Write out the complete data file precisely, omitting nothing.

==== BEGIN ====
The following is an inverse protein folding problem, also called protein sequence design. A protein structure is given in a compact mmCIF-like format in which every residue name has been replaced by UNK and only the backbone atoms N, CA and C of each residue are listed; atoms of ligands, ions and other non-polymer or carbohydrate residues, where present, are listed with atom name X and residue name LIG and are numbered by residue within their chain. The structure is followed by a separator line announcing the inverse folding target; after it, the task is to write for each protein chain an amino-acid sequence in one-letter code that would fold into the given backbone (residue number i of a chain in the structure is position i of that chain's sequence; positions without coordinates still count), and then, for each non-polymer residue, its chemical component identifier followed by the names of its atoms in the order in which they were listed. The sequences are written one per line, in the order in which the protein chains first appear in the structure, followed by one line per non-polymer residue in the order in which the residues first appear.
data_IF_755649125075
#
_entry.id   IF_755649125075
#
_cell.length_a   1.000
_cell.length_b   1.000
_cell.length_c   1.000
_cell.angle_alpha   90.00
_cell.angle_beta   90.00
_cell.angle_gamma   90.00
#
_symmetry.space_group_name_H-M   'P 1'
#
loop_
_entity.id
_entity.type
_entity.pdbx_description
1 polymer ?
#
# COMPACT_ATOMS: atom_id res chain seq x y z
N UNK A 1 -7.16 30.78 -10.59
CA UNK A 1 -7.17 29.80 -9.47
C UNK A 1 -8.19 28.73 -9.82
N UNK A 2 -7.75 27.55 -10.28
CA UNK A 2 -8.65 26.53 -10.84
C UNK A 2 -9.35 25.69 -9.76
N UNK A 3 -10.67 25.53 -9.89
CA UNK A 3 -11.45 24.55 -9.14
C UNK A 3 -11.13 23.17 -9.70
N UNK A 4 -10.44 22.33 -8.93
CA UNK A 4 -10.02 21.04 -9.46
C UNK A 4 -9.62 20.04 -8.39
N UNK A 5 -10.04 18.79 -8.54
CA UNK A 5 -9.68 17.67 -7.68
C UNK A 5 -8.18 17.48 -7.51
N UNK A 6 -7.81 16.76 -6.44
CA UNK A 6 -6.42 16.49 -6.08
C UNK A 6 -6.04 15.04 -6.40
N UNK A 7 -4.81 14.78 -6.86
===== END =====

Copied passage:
The following is an inverse protein folding problem, also called protein sequence design. A protein structure is given in a compact mmCIF-like format in which every residue name has been replaced by UNK and only the backbone atoms N, CA and C of each residue are listed; atoms of ligands, ions and other non-polymer or carbohydrate residues, where present, are listed with atom name X and residue name LIG and are numbered by residue within their chain. The structure is followed by a separator line announcing the inverse folding target; after it, the task is to write for each protein chain an amino-acid sequence in one-letter code that would fold into the given backbone (residue number i of a chain in the structure is position i of that chain's sequence; positions without coordinates still count), and then, for each non-polymer residue, its chemical component identifier followed by the names of its atoms in the order in which they were listed. The sequences are written one per line, in the order in which the protein chains first appear in the structure, followed by one line per non-polymer residue in the order in which the residues first appear.
data_IF_755649125075
#
_entry.id   IF_755649125075
#
_cell.length_a   1.000
_cell.length_b   1.000
_cell.length_c   1.000
_cell.angle_alpha   90.00
_cell.angle_beta   90.00
_cell.angle_gamma   90.00
#
_symmetry.space_group_name_H-M   'P 1'
#
loop_
_entity.id
_entity.type
_entity.pdbx_description
1 polymer ?
#
# COMPACT_ATOMS: atom_id res chain seq x y z
N UNK A 1 -7.16 30.78 -10.59
CA UNK A 1 -7.17 29.80 -9.47
C UNK A 1 -8.19 28.73 -9.82
N UNK A 2 -7.75 27.55 -10.28
CA UNK A 2 -8.65 26.53 -10.84
C UNK A 2 -9.35 25.69 -9.76
N UNK A 3 -10.67 25.53 -9.89
CA UNK A 3 -11.45 24.55 -9.14
C UNK A 3 -11.13 23.17 -9.70
N UNK A 4 -10.44 22.33 -8.93
CA UNK A 4 -10.02 21.04 -9.46
C UNK A 4 -9.62 20.04 -8.39
N UNK A 5 -10.04 18.79 -8.54
CA UNK A 5 -9.68 17.67 -7.68
C UNK A 5 -8.18 17.48 -7.51
N UNK A 6 -7.81 16.76 -6.44
CA UNK A 6 -6.42 16.49 -6.08
C UNK A 6 -6.04 15.04 -6.40
N UNK A 7 -4.81 14.78 -6.86